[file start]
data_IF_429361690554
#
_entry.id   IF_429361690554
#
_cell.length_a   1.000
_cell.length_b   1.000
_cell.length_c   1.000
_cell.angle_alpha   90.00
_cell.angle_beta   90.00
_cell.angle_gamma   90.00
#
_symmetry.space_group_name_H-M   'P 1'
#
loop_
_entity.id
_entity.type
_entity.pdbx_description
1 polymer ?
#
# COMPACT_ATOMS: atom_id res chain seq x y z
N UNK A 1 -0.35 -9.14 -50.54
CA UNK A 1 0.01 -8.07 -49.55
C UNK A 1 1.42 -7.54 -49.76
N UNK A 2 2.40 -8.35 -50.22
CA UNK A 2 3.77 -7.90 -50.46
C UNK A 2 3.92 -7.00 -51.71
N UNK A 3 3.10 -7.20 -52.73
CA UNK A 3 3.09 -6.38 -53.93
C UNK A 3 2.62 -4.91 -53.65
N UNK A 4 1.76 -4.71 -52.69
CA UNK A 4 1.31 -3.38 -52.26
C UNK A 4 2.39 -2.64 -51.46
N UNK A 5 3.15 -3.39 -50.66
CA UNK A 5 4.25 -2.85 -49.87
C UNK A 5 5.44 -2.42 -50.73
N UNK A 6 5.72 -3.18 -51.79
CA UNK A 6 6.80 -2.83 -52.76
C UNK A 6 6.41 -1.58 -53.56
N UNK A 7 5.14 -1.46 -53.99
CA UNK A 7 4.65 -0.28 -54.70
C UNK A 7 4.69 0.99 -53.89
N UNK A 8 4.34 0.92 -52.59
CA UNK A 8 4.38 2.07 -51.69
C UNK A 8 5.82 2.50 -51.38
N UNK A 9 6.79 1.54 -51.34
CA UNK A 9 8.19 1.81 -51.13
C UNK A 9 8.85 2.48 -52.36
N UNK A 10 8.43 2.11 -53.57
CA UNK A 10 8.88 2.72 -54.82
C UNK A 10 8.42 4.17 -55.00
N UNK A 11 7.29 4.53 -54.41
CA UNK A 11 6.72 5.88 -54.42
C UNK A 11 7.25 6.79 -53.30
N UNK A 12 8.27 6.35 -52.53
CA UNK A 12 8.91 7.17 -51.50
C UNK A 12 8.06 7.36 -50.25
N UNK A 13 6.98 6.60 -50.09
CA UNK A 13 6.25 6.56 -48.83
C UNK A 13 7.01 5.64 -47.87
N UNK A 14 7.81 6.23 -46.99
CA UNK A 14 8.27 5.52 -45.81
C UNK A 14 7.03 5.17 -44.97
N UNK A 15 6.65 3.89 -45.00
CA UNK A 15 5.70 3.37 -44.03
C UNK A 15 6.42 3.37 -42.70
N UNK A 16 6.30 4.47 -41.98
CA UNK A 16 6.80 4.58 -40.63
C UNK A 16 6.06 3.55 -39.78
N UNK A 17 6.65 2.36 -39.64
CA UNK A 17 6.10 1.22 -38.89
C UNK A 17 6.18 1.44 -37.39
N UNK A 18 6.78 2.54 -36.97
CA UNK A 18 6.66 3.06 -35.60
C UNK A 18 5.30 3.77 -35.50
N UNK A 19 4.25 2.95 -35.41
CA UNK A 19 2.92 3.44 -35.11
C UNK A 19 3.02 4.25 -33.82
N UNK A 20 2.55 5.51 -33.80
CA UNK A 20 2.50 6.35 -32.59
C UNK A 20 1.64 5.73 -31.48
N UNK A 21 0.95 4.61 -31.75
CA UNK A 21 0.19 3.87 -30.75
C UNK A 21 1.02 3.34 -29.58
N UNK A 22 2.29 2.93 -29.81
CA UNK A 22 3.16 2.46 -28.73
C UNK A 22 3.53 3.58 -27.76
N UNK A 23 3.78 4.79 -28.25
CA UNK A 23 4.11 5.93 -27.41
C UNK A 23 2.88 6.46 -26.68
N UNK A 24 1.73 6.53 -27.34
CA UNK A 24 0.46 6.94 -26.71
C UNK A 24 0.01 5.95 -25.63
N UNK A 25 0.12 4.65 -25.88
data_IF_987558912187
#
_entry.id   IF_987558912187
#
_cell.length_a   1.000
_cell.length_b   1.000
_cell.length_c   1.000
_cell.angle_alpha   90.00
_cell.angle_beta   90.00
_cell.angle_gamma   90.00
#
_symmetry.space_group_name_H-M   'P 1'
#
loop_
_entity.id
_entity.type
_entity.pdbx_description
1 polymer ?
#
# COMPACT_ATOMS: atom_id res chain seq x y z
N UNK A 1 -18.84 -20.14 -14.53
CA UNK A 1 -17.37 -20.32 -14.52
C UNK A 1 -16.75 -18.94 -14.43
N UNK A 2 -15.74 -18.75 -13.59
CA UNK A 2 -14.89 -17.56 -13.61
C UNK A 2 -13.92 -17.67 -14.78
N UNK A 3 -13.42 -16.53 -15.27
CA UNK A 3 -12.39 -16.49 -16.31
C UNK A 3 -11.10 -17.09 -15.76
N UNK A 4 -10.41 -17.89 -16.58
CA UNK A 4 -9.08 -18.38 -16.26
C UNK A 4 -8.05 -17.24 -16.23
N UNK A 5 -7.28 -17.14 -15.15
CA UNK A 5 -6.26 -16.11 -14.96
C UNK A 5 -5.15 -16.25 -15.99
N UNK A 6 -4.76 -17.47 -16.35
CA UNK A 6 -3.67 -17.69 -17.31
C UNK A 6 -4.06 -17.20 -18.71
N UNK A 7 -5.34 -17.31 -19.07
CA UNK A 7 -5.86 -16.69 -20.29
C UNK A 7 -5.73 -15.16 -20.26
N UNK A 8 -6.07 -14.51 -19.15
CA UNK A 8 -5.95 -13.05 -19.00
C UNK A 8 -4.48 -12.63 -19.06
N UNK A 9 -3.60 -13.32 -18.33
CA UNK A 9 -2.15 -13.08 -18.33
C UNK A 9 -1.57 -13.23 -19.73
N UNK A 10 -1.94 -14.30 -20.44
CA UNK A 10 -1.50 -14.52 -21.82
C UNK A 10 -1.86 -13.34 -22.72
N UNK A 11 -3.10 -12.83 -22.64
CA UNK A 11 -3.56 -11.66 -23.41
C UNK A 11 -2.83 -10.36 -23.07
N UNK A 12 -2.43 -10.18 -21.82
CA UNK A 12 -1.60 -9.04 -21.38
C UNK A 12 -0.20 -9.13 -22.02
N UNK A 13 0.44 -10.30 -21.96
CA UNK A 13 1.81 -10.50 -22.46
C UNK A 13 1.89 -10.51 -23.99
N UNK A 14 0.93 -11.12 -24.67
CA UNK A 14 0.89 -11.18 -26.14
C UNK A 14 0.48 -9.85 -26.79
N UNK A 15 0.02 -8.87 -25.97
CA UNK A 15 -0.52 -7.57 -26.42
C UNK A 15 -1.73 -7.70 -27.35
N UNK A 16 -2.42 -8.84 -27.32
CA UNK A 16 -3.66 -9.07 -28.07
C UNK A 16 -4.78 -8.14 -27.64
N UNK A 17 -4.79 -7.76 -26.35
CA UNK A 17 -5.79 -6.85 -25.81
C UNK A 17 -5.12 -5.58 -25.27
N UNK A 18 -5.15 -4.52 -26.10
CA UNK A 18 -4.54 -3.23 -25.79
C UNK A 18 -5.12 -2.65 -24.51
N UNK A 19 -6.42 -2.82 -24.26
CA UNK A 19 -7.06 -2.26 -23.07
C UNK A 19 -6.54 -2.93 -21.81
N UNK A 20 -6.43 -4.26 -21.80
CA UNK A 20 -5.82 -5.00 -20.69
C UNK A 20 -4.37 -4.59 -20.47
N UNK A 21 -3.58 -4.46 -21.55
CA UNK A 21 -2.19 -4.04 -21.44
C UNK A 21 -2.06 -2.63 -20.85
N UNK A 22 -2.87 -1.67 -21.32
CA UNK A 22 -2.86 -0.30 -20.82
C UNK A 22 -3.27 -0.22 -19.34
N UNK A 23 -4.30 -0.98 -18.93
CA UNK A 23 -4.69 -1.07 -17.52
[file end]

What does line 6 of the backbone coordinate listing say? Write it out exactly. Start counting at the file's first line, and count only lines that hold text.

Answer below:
_cell.length_b   1.000